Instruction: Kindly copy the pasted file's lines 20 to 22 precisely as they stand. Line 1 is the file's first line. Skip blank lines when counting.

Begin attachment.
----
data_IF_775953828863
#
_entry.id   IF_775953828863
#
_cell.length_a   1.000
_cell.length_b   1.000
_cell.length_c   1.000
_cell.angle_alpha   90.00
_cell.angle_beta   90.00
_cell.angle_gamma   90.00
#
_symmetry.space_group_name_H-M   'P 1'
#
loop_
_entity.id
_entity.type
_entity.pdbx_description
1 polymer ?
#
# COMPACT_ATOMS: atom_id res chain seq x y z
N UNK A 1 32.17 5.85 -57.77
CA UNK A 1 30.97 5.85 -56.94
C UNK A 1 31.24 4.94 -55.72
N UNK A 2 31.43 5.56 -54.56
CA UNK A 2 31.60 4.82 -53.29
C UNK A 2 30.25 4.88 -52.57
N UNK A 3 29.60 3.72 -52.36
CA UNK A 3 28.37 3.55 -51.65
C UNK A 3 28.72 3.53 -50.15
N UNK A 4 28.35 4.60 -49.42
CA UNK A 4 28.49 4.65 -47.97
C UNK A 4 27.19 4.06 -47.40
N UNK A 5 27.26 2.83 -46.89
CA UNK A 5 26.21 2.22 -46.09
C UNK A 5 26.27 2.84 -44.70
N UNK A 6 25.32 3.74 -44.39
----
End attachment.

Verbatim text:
# COMPACT_ATOMS: atom_id res chain seq x y z
N UNK A 1 32.17 5.85 -57.77
CA UNK A 1 30.97 5.85 -56.94